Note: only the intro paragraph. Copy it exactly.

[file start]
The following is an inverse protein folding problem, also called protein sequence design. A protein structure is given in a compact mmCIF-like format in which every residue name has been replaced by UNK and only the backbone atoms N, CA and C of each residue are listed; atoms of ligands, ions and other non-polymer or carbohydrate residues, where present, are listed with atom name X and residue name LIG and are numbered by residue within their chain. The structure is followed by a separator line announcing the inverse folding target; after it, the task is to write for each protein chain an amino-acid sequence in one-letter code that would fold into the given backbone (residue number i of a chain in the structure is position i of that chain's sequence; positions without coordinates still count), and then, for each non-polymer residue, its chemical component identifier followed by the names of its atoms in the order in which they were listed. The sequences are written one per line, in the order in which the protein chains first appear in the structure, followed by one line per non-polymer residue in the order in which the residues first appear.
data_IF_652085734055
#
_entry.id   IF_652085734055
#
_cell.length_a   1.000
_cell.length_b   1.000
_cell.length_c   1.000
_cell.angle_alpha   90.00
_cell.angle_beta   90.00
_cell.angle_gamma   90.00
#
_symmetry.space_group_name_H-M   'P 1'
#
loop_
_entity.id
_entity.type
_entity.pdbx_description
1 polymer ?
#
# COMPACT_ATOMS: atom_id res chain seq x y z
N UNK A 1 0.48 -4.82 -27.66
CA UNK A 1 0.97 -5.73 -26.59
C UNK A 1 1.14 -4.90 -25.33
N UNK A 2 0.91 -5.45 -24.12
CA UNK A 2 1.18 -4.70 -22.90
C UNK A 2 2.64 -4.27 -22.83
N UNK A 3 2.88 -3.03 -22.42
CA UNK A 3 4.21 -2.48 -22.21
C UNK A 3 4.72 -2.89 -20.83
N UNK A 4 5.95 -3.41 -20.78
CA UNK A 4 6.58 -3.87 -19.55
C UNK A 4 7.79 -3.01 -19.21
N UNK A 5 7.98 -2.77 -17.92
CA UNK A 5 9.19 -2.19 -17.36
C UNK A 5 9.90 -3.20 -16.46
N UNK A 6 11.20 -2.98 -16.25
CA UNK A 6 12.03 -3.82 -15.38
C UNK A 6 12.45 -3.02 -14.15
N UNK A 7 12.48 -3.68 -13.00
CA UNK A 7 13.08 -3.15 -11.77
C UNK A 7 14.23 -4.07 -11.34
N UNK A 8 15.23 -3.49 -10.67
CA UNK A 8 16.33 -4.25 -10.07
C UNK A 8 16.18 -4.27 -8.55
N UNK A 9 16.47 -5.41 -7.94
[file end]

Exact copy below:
The following is an inverse protein folding problem, also called protein sequence design. A protein structure is given in a compact mmCIF-like format in which every residue name has been replaced by UNK and only the backbone atoms N, CA and C of each residue are listed; atoms of ligands, ions and other non-polymer or carbohydrate residues, where present, are listed with atom name X and residue name LIG and are numbered by residue within their chain. The structure is followed by a separator line announcing the inverse folding target; after it, the task is to write for each protein chain an amino-acid sequence in one-letter code that would fold into the given backbone (residue number i of a chain in the structure is position i of that chain's sequence; positions without coordinates still count), and then, for each non-polymer residue, its chemical component identifier followed by the names of its atoms in the order in which they were listed. The sequences are written one per line, in the order in which the protein chains first appear in the structure, followed by one line per non-polymer residue in the order in which the residues first appear.